Archive for June 2, 2020

Cristo Redentor – Donald Byrd

Posted in Jazz with tags , on June 2, 2020 by telescoper

Duke Pearson was inspired by the famous statue that looks down over Rio de Janeiro to write this tune, of which this is the very first version, put on record in 1963 and released a year later in 1964 to become an instant classic. It’s a wonderful fusion of jazz, blues and gospel music but above all it’s a gentle hymn to peace and respect.I don’t think I have to explain why I think it’s apt to put it up today.

Front and centre is Donald Byrd on trumpet, but the rest of the band includes Hank Mobley (tenor), Herbie Hancock (piano), Donald Best (vibes), Kenny Burrell (guitar), Butch Warren (bass) and Lex Humphries (drums). The choir consists of 8 voices (4 male, four female) but sadly they are not named on the liner notes.


Cosmology Talks – Colin Hill on Early Dark Energy

Posted in The Universe and Stuff with tags , , , , , on June 2, 2020 by telescoper

Here is another one of those Cosmology Talks curated on YouTube by Shaun Hotchkiss.

In the talk, Colin Hill explains how even though early dark energy can alleviate the Hubble tension, it does so at the expense of increasing other tension. Early dark energy can raise the predicted expansion rate inferred from the cosmic microwave background (CMB), by changing the sound horizon at the last scattering surface. However, the early dark energy also suppresses the growth of perturbations that are within the horizon while it is active. This mean that, in order to fit the CMB power spectrum the matter density must increase (and the spectral index becomes more blue tilted) and the amplitude of the matter power spectrum should get bigger. In their paper, Colin and his coauthors show that this affects the weak lensing measurements by DES, KiDS and HSC, so that including those experiments in a full data analysis makes things discordant again. The Hubble parameter is pulled back down, restoring most of the tension between local and CMB measurements of H0, and the tension in S_8 gets magnified by the increased mismatch in the predicted and measured matter power spectrum.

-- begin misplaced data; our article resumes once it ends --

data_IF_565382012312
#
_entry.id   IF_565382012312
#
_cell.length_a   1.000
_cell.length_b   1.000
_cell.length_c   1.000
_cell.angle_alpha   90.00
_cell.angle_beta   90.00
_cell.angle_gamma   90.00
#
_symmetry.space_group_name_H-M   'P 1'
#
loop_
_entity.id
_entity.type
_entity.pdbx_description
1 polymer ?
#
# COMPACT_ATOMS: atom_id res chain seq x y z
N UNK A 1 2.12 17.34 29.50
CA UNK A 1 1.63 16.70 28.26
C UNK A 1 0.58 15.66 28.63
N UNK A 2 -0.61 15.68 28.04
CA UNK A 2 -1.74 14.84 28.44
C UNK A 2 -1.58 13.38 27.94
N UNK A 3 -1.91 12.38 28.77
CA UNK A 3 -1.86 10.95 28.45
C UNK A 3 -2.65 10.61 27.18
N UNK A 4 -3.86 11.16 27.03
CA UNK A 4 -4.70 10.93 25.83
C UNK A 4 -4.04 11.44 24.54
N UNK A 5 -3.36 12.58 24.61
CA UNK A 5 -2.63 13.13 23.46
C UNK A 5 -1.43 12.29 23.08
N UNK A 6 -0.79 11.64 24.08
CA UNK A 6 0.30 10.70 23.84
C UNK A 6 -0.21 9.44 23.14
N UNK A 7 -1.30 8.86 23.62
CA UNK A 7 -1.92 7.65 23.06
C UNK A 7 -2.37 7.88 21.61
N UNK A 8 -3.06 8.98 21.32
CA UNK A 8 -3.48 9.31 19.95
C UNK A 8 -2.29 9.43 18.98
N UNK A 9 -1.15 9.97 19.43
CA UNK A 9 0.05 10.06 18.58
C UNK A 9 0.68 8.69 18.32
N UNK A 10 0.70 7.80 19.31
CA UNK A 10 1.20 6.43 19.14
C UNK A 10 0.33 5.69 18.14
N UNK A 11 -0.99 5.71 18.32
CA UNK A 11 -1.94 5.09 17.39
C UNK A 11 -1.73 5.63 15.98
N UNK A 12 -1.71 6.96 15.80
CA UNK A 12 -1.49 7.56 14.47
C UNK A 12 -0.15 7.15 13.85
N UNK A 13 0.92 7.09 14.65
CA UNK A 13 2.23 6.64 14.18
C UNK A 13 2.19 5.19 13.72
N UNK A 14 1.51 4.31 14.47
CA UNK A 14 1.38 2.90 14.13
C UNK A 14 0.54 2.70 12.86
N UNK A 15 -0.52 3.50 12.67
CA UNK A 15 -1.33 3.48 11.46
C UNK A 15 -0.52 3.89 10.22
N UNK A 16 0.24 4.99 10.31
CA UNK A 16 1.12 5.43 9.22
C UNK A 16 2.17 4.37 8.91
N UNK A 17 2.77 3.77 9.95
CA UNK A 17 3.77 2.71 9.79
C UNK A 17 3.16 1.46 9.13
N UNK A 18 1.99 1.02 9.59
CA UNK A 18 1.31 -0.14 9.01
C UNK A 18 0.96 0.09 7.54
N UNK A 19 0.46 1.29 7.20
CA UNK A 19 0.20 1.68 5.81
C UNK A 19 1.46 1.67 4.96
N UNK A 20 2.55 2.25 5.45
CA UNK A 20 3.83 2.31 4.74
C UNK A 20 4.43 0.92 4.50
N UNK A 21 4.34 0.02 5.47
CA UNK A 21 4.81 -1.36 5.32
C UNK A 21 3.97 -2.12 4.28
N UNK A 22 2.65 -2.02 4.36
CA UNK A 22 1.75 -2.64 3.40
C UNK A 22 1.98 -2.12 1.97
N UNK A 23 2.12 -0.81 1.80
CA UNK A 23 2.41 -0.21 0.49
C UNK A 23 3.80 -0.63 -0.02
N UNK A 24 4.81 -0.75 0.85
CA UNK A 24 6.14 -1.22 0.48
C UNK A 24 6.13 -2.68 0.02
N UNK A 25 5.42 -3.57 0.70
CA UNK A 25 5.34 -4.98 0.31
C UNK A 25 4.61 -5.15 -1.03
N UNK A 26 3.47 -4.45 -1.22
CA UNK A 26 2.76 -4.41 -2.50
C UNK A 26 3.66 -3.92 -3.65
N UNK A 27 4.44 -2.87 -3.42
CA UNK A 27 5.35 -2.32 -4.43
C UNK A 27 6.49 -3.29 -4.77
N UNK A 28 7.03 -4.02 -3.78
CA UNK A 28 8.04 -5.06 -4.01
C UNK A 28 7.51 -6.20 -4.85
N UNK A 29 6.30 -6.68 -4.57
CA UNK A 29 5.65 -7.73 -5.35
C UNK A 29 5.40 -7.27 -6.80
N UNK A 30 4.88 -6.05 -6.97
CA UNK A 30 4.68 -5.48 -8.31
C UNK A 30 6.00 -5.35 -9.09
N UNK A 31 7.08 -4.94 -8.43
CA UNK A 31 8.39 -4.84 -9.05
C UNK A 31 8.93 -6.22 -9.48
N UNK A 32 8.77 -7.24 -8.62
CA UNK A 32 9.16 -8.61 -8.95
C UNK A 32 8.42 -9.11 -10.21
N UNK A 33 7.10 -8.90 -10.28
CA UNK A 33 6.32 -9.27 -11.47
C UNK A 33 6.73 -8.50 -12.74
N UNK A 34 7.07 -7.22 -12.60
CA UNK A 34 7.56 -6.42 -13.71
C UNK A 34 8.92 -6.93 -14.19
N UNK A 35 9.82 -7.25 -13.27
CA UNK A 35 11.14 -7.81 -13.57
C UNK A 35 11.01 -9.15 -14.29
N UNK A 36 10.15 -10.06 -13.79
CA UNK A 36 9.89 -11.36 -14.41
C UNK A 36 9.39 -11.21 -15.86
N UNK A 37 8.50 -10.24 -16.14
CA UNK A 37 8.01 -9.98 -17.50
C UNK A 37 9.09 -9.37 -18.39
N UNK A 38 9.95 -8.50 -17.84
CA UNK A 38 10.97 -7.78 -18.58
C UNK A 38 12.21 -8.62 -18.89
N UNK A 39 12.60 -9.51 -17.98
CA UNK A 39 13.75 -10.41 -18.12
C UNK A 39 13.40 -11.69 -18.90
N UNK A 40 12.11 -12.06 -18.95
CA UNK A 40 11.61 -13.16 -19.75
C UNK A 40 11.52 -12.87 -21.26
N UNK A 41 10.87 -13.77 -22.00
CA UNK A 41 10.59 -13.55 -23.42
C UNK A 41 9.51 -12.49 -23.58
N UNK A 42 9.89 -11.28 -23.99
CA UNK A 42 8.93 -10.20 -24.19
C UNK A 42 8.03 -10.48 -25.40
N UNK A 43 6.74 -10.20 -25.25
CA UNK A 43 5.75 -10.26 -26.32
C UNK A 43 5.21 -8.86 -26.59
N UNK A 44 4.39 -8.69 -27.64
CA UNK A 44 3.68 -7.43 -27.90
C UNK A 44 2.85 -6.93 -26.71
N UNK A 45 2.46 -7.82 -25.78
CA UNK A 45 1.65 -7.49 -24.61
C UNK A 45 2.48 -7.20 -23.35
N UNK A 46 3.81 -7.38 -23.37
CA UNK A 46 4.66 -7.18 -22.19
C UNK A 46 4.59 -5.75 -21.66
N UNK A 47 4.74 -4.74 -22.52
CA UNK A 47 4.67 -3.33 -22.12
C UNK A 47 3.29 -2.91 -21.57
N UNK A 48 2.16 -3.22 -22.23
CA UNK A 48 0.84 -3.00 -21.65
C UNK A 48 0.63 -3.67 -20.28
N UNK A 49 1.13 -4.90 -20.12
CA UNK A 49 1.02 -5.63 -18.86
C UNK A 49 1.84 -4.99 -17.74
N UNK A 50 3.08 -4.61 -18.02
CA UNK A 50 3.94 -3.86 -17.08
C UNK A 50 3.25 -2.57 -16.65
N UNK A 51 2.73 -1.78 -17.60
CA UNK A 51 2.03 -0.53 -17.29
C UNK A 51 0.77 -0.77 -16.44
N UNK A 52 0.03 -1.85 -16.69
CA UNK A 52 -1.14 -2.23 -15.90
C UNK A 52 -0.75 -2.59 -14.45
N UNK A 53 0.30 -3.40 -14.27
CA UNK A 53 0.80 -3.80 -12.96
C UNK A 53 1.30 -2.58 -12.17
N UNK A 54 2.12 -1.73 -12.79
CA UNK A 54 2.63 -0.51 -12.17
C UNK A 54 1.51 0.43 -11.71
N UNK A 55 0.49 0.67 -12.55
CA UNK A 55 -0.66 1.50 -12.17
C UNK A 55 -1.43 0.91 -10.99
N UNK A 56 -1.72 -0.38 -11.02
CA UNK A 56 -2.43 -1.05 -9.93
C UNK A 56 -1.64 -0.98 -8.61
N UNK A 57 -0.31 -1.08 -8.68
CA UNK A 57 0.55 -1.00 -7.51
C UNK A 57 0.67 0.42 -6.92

The overall moral of this story is the current cosmological models are so heavily constrained by the data that a relatively simple fix in one one part of the model space tends to cause problems elsewhere. It’s a bit like one of those puzzles in which you have to arrange all the pieces in a magic square but every time you move one bit you mess up the others.

The paper that accompanies this talk can be found here.

And here’s my long-running poll about the Hubble tension: